The US Federal Reserve has maintained a very hawkish stance, despite the moderation in the pace of tightening last month. Officials upgraded their views on the appropriate policy path, expecting a median terminal rate of 5.1%, while the accounts of that meeting highlighted the fact that "no participants anticipated that it would be appropriate to begin reducing the federal funds rate target in 2023". 
Markets on the other hand, believe that the Fed will pivot in order to avoid a hard landing, with Friday's Jobs Report and the services sector contraction, reinforcing these hopes. CME's FedWatch Tool assigns the highest probability to rates peeking at a lower 5.0% and also points to rate cuts towards the end of the year. 
Moreover, it prices-in a small 0.25% increase at the next meeting and Chair Powell did not push against this expectation yesterday, opting not to comment on monetary policy. This helped Wall Street, since If policy makers intend to go with a bigger increase at the February 1 meeting, they will likely need to prepare markets for that.
Investors now turn to the December Consumer Price Index, which is due on Thursday and any Fed-speak after the announcement. Inflation has been easing, but it has not dropped enough for the central bank's liking,
NAS100 remains supported today, after a three-day advance, trying to take another crack at the critical 38.2% Fibonacci of the December high/low drop and pierce into the daily Ichimokou Cloud. Successful effort will put the upper border (11,580-11,633) in its crosshair, but will need a catalyst for taking it out.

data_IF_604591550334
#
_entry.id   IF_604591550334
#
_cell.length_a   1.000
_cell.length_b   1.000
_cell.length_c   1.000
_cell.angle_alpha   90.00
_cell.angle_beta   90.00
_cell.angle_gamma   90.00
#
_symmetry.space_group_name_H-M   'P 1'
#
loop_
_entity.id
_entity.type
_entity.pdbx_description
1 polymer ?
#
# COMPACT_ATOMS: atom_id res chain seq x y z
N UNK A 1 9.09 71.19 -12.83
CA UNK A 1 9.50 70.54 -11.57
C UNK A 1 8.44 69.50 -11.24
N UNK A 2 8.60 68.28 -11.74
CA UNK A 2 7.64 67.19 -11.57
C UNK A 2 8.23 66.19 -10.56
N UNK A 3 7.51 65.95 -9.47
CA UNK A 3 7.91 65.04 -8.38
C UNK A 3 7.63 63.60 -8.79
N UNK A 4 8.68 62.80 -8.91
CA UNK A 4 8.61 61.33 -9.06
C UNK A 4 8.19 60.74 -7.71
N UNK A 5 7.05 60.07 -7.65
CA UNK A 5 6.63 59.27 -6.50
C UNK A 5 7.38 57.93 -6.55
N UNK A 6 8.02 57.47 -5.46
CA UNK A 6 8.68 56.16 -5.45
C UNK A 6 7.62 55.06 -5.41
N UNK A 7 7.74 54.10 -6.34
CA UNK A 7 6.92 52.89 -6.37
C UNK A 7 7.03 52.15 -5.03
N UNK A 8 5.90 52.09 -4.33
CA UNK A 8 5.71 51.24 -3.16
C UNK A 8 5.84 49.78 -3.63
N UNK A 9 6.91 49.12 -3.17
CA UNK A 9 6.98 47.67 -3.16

Despite the upbeat mood, NAS100 rejected the 38.2% Fibonacci earlier in the week and as long as it does not break fresh ground, it is in a precarious position. This keeps risk for fresh lows active (12,675) that would expose it to 10,437, although sustained weakness below that level does not look easy at this stage.
Senior Financial Editorial Writer
Nikos Tzabouras is a graduate of the Department of International & European Economic Studies at the Athens University of Economics and Business. He has a long time presence at FXCM, as he joined the company in 2011. He has served from multiple positions, but specializes in financial market analysis and commentary.
With his educational background in international relations, he emphasizes not only on Technical Analysis but also in Fundamental Analysis and Geopolitics – which have been having increasing impact on financial markets. He has longtime experience in market analysis and as a host of educational trading courses via online and in-person sessions and conferences.
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